HISTORY at RISK, a radio series "Linking Alaskans to their Past"

#4) Walter Johnson: A pioneering public health doctor

listen to audioClick here to listen to the audio. Story length: 3:40 minutes. File size: 2.51 MB.
Walt Johnson Narrator: Welcome to "History at Risk: Linking Alaskans to their Past". The history of bush Alaska has an unmatched frontier spirit, rooted in the people living closest to the land. The accounts can be full of commitment to community. As a young physician based in Bethel, Dr. Walter Johnson thought long and hard about health services in remote Alaskan villages. He believed better health services in the bush depended on training local people.

Johnson: “It became obvious to me that there were never was going to be in all these places. In May of 1956, I sat down and wrote the letter proposing the training of local people. Well, I got a surprisingly favorable response because I didn’t think it was going to be a very popular idea.”

Narrator: Although Johnson’s idea stimulated interest, the concept of village-trained health aides was totally new and many in the health profession were skeptical. After his speciality residency in internal medicine in Boston, Dr. Johnson became chief of medicine at the Alaska Native Hospital in Anchorage. He saw an opportunity based on his experiences living and working in rural Alaska and his strong belief in the power of community. 

Johnson: “Some of us who had lived in villages, we probably had a little different idea of the capacity of people. You know, it’s been my observation that the Native, or any of us who have lived close to nature, we develop a lot more acute ability I think to make observation. With so much language barrier, obviously they were in a much better position to get a history because they were bilingual. They were just perfectly capable of doing a basic physical exam.”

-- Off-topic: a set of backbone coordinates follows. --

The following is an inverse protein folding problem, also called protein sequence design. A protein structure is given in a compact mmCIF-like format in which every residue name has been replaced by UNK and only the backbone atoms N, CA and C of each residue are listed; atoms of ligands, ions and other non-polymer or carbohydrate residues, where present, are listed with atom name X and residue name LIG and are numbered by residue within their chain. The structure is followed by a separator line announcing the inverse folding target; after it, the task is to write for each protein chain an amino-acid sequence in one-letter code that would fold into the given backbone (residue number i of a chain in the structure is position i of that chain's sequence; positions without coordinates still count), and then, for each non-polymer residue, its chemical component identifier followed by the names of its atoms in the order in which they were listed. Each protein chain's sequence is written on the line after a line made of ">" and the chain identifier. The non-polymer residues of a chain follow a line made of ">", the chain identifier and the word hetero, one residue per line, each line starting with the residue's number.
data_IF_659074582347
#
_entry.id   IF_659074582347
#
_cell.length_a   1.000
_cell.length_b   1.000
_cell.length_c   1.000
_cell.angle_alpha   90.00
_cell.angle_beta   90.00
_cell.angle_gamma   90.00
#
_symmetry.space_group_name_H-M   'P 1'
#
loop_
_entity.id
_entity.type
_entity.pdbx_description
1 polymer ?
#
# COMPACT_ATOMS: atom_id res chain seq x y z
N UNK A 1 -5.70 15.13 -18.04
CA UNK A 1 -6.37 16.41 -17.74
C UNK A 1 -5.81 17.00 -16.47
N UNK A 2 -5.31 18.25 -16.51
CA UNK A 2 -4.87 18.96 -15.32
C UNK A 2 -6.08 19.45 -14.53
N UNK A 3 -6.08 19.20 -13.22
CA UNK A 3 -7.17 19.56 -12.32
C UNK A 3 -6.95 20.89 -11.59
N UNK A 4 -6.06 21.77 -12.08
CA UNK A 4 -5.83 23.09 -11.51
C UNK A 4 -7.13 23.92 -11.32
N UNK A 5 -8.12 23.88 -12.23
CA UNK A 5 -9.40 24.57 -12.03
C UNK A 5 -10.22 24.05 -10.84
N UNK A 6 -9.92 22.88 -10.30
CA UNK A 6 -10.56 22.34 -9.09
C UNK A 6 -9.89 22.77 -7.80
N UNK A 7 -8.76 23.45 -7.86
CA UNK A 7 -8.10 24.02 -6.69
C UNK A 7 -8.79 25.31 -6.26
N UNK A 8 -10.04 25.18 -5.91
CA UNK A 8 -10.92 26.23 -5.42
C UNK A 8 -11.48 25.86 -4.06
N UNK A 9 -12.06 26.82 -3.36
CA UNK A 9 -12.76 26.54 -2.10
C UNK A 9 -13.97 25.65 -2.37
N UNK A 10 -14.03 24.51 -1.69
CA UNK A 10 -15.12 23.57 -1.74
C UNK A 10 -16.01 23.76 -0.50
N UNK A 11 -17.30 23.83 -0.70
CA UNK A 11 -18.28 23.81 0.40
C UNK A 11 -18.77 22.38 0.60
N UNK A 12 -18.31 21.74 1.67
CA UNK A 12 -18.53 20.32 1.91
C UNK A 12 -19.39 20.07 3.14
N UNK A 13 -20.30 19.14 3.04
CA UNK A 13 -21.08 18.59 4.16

Narrator: Step by step Dr. Johnson worked to prove the concept could work. He never could have kept the program alive without the help and commitment from other doctors and community members, who were willing to learn and take on the difficult responsibility of health care in remote villages.

Johnson: “It was decided then that three of the outlying hospitals would call folks in and give them a couple weeks of training. Dr. Tom Harrison wrote that up. Now, they tell me there’s between 450-500 primary and secondary health aides and community health practitioners with a budget more like 17 million.”

Narrator: The program became essential for providing needed medical services in an efficient and practical manner. For the first time, village residents were able to obtain from local people they trusted the latest drugs and medications to treat serious illnesses.

Johnson: “The patient could see the remarkable results immediately. So we had magic bullets- all you needed was the person who could identify people who needed these drugs and give it to them. An advisory group of 5 or 6 people directed the writing of the first manual had only one doctor so they didn’t get bogged down in the medical jargon, and they didn’t get caught up in the mystique about the doctor supposed to play a God role.”

Narrator: Nearly 50 years after dr. Walter Johnson had the idea, the Community Health Aides Program continues to thrive delivering health care in bush Alaska.  It has influenced recent efforts to develop similar systems for dental aides and behavioral health specialists.

Narrator: Funding was provided by the University of Alaska President's Special Projects Fund. From the University of Alaska Fairbanks Oral History Program, this is Bill Schneider.